Mohsen Shahinpoor*, Ehsan Tabatabaie
Department of Mechanical Engineering, Biomedical Engineering/Advanced Robotics (BEAR) Laboratories, University of Maine, Orono, ME, USA
*Corresponding author: Mohsen Shahinpoor, Department of Mechanical Engineering, Biomedical Engineering/Advanced Robotics (BEAR) Laboratories University of Maine, Orono, ME, USA. Tel: + 12075812143; +12073655967; Email: firstname.lastname@example.org
Received Date: 04 January, 2017; Accepted Date: 18 January, 2018; Published Date: 26 January, 2018
Reported is a new family of Ionic Polymer Metal Composites (IPMCs) sensors and actuators in the form of a loop, made by bending a strip of IPMC around to make an end-to-end cross and form a looped haptic robotic feedback sensor and actuator. The looped cantilever IPMCs is experimentally shown to be capable of bending and twisting as well as sensing characteristics. The sensing characteristics as a soft biomimetic haptic feedback sensor are shown to have great potential for ubiquitous Robot-Human Interactions (RHI) as well as providing haptic force feedback, for example, to surgeons during robotic surgery. Upon various types of deformations, they are shown to generate unique output voltage signal and transient current to be correlated to the actual haptic feedback force. Furthermore, the looped IPMC haptic feedback sensor can enable a new advanced technology in robotic surgery by providing surgeons efficient routines for kinesthetic and softness inquiry of organs and tissues during robotic surgery and yet they can be actuated simultaneously on the fly by a small voltage (4-6 volts) for reconfiguration of looped IPMC feedback sensors for normal grasping and manipulation of bodily organs and tissues. Also, looped IPMC haptic force feedback sensors can be applied as a smart skin for the development of human-like dexterous and soft manipulation.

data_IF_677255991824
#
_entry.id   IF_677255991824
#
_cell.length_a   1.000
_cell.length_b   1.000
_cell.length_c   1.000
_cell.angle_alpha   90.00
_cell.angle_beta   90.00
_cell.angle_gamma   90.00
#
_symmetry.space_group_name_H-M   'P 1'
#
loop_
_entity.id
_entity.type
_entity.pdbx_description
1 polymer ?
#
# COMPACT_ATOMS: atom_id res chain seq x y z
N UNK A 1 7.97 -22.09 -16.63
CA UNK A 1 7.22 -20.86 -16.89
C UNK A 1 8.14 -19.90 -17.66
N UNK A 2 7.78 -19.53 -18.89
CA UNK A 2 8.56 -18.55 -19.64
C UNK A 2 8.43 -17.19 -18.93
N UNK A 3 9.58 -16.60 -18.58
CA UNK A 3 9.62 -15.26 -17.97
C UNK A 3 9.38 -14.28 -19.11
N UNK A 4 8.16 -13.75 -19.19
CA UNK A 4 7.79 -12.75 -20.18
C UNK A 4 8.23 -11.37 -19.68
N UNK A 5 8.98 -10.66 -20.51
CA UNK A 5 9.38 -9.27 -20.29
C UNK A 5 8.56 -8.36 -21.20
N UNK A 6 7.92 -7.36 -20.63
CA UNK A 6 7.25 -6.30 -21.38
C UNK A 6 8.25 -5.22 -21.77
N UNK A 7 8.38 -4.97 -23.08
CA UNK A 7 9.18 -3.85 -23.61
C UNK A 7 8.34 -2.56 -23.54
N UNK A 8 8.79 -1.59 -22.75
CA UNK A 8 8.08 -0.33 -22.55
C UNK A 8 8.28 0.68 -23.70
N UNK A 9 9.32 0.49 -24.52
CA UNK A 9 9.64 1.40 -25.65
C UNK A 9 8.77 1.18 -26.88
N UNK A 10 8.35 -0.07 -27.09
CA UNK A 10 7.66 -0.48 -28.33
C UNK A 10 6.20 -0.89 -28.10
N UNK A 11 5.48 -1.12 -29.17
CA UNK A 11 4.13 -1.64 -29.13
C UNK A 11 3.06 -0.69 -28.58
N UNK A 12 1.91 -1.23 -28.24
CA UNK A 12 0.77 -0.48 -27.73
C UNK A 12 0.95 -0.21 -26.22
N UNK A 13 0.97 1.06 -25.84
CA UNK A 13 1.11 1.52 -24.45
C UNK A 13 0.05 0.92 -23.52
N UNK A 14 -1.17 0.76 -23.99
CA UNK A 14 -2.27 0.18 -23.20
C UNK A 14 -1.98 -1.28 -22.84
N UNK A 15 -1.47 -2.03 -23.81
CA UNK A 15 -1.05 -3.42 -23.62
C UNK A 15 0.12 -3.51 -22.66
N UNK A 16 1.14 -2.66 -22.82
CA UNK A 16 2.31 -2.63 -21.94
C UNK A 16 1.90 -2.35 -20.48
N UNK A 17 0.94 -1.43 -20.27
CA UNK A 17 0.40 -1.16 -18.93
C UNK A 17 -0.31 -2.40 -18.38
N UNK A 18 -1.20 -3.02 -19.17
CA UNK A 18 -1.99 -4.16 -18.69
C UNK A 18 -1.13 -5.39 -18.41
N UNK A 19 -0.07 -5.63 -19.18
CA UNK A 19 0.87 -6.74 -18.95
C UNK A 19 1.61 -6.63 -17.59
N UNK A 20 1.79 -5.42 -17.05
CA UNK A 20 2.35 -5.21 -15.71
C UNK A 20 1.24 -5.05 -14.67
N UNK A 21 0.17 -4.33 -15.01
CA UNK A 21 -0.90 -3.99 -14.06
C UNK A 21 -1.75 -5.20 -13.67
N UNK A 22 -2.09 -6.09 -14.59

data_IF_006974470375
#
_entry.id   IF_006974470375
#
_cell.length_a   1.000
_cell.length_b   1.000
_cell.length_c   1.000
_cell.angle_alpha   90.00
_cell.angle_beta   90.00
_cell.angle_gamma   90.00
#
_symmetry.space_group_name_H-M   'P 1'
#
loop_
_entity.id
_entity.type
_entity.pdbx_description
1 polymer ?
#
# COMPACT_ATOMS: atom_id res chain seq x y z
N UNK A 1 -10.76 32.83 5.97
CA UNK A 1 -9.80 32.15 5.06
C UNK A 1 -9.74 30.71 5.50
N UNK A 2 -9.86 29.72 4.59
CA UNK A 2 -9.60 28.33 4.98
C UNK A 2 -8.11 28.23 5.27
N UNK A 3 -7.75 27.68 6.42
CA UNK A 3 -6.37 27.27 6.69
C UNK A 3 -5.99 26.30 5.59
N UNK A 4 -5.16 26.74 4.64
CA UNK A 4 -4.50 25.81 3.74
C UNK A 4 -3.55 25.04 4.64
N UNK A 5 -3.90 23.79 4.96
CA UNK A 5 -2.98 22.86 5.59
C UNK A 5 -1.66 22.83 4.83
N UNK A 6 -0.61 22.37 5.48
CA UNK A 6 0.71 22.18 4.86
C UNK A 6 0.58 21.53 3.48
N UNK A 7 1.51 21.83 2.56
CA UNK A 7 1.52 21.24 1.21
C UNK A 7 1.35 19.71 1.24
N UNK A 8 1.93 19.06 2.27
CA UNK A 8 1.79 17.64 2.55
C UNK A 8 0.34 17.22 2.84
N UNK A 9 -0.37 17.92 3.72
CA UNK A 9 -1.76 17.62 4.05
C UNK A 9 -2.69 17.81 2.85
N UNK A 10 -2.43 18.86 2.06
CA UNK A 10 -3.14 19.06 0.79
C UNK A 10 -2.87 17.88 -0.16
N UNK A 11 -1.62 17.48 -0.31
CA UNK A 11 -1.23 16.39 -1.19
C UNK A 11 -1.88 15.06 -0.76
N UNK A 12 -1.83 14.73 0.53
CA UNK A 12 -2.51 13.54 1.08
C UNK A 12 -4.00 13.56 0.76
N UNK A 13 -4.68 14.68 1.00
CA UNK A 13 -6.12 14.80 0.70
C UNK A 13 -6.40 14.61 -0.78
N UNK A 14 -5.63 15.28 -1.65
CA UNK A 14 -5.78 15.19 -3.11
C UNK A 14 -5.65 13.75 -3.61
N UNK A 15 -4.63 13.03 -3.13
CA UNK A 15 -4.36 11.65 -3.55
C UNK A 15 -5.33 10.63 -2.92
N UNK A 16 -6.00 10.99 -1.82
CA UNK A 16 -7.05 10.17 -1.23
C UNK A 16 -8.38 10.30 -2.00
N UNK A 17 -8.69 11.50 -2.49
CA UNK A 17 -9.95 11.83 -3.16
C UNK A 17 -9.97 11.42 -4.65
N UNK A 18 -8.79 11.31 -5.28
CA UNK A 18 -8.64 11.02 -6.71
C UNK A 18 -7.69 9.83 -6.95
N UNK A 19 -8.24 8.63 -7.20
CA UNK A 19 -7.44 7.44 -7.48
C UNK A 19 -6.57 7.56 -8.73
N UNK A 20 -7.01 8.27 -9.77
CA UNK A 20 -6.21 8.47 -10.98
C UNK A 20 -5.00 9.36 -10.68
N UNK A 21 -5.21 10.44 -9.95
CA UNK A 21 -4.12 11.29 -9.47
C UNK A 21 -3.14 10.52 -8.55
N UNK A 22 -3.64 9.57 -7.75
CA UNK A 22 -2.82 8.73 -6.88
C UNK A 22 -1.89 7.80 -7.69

Ionic Polymer-Metal Composites (IPMCs) belong to a family of electro active polymers that deform spectacularly (in actuation mode) by a small imposed electric field (few kV/m) and also generate electrical fields (sensing and energy harvesting mode) upon physically deforming them (mechanically or by environmental dynamics, such as wind or other natural pulses). They work both in the air and in polar liquids such as water and blood. Ionic Polymer-Metal Composites (IPMCs) are synthetic composite nano materials that display artificial muscle behavior under an applied voltage or an electric field. IPMCs are composed of an ionic polymer like Nafion® or Flemion® whose surfaces are chemically plated or physically coated with conductors such as platinum or gold. Under an applied voltage (1-4 V for typical samples of the size 10mmx40mmx0.2mm), ion migration and redistribution due to the imposed voltage across a strip of IPMC result in bending deformation. If the plated electrodes are arranged in a non-symmetric configuration, the imposed voltage can induce another type of deformations like twisting, rolling, turning, twirling, whirling, and non-symmetric bending deformation. Alternatively, if such deformations are physically applied to the IPMC strips they generate an output voltage signal (few mill volts for typical small samples (5mmx30mmx0.2mm)) as sensors and energy harvesters (Figure 1, Figure 2). They have a force density of about 40 in a cantilever configuration with sizes of 5mmx30mmx0.2mm, meaning that they can generate a tip blocking force of almost 40 times their weight in a cantilever mode. In this case, the weight of the cantilever is around 0.06 gmf based on a density of 2 gm/cm3 for IPMCs which means it can produce a tip blocking force of 2.4 gmf. Another character of these type samples of IPMCs in actuation, sensing, and energy harvesting modes is to have a very broad bandwidth up to kilo HZ and higher. IPMC was introduced in 1998 by Shahinpoor, Bar-Cohen, Xue, Simpson, and Smith [1,2]. However, the original idea of ionic polymer actuators and sensors goes back to 1992- 93 results by Osada, et al. , Oguro, et al. [4-6], Segalman, et al. , Shahinpoor , Doi, et. al  and Adolf, et al. . For manufacturing 3D samples of IPMCs refer to [11-14].